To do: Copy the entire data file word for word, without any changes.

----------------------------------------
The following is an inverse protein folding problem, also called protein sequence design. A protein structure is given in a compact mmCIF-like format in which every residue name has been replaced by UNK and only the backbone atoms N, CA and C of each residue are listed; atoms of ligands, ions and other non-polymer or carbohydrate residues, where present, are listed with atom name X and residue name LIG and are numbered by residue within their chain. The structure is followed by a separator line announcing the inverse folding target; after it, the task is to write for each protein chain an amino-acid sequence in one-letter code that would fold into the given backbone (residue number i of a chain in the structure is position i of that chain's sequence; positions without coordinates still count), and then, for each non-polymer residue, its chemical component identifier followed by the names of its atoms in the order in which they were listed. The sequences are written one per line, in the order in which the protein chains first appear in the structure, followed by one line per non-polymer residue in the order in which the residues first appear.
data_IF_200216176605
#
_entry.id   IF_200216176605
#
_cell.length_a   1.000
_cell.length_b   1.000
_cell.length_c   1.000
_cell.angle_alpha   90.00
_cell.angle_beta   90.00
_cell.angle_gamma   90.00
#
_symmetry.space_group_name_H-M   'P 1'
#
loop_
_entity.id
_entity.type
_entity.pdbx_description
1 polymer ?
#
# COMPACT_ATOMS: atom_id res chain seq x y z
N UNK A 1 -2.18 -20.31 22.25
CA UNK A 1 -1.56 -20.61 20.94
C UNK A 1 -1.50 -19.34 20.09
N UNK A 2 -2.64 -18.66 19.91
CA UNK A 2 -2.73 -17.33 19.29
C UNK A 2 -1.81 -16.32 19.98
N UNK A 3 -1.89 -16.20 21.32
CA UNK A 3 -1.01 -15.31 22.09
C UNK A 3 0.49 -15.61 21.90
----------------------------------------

The following is an inverse protein folding problem, also called protein sequence design. A protein structure is given in a compact mmCIF-like format in which every residue name has been replaced by UNK and only the backbone atoms N, CA and C of each residue are listed; atoms of ligands, ions and other non-polymer or carbohydrate residues, where present, are listed with atom name X and residue name LIG and are numbered by residue within their chain. The structure is followed by a separator line announcing the inverse folding target; after it, the task is to write for each protein chain an amino-acid sequence in one-letter code that would fold into the given backbone (residue number i of a chain in the structure is position i of that chain's sequence; positions without coordinates still count), and then, for each non-polymer residue, its chemical component identifier followed by the names of its atoms in the order in which they were listed. The sequences are written one per line, in the order in which the protein chains first appear in the structure, followed by one line per non-polymer residue in the order in which the residues first appear.
data_IF_200216176605
#
_entry.id   IF_200216176605
#
_cell.length_a   1.000
_cell.length_b   1.000
_cell.length_c   1.000
_cell.angle_alpha   90.00
_cell.angle_beta   90.00
_cell.angle_gamma   90.00
#
_symmetry.space_group_name_H-M   'P 1'
#
loop_
_entity.id
_entity.type
_entity.pdbx_description
1 polymer ?
#
# COMPACT_ATOMS: atom_id res chain seq x y z
N UNK A 1 -2.18 -20.31 22.25
CA UNK A 1 -1.56 -20.61 20.94
C UNK A 1 -1.50 -19.34 20.09
N UNK A 2 -2.64 -18.66 19.91
CA UNK A 2 -2.73 -17.33 19.29
C UNK A 2 -1.81 -16.32 19.98
N UNK A 3 -1.89 -16.20 21.32
CA UNK A 3 -1.01 -15.31 22.09
C UNK A 3 0.49 -15.61 21.90